A study published by the University of Cambridge Wednesday shows that prehistoric women were way stronger than modern-day rowers.
A study published in Science Daily found that prehistoric women had stronger bodies by comparing bones of Central European women during the first 6,000 years of farming to modern-day female rowers. The researchers found that these women had stronger upper arms than female rowing champions, according to research from the University of Cambridge’s Department of Archaeology.
“This is the first study to actually compare prehistoric female bones to those of living women,” said Dr. Alison Macintosh, lead author of the study. The researchers believe that such intensive demands of manual labor made these women have much stronger upper bodies.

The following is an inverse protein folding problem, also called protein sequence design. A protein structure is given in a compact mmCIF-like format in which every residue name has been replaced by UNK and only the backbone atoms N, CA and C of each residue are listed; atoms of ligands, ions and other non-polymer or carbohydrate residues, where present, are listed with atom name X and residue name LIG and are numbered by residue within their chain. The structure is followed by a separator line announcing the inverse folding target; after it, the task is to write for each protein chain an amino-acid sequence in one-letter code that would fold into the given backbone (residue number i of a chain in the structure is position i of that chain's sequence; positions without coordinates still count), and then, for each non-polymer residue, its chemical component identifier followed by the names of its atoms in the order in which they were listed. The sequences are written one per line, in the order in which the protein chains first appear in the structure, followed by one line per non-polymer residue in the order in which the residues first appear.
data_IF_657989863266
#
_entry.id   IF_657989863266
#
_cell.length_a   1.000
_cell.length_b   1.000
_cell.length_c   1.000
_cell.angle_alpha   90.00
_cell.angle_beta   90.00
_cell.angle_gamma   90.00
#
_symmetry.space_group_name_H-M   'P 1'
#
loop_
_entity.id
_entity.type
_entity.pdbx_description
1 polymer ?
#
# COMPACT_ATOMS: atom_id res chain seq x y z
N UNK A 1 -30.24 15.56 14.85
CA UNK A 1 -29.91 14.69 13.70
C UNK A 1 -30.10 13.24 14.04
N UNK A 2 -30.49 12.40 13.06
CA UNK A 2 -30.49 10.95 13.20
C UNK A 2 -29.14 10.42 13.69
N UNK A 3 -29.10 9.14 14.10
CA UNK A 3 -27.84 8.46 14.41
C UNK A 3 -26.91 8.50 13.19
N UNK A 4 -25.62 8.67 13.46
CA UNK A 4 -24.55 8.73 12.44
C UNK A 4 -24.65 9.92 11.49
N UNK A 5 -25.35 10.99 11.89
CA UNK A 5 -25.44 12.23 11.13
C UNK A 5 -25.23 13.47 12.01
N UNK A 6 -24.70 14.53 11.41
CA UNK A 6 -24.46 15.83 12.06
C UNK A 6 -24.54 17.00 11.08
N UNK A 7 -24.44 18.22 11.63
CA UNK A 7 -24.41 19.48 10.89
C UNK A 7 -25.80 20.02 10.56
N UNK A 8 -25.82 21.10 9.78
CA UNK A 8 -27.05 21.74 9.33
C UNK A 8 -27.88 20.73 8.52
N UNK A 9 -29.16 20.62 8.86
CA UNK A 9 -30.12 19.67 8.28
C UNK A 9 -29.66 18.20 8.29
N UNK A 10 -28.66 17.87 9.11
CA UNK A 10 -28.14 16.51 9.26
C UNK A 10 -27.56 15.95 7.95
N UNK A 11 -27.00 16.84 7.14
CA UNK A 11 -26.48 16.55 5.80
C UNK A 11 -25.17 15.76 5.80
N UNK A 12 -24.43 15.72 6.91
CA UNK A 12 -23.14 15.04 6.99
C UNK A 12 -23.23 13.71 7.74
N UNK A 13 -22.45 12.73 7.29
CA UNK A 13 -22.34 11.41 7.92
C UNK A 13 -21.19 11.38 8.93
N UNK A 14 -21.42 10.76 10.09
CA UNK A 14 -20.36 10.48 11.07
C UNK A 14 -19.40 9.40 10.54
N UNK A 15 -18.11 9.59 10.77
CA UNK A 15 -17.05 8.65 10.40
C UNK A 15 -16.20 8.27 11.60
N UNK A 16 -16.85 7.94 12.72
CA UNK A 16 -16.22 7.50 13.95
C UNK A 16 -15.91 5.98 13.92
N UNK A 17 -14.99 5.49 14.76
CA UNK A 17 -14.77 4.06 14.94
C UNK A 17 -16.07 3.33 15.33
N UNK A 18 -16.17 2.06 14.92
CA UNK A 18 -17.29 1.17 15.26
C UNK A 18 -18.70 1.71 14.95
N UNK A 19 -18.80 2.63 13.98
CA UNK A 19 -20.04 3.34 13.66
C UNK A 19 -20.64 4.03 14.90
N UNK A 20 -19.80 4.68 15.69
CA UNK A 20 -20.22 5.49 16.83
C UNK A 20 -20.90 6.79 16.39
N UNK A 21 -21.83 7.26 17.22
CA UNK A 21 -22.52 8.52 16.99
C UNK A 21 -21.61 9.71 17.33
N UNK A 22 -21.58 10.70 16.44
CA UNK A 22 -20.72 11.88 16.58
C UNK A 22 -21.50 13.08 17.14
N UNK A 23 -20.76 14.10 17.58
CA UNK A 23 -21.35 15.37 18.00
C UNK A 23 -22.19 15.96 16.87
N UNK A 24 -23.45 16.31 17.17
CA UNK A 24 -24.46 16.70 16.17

Researchers scanned the limb bones of Cambridge rowing squad to compare to female bones from the Neolithic Ages to the Middle Ages. The Neolithic Age (7400-7000 years ago) showed that their arm bones were 11-16% stronger than the rowers and 30% stronger for Cambridge students.
Macintosh believes that one explanation is the sheer stress of manual labor placed on women.”Prior to the invention of the plough, subsistence farming involved manually planting, tilling and harvesting all crops,” said Macintosh. “Women were also likely to have been fetching food and water for domestic livestock, processing milk and meat, and converting hides and wool into textiles.
Grain also had a large impact on women’s bones throughout history. Women would spend approximately five hours per day grinding grain to make flour in the early agricultural period of the Neolithic era.
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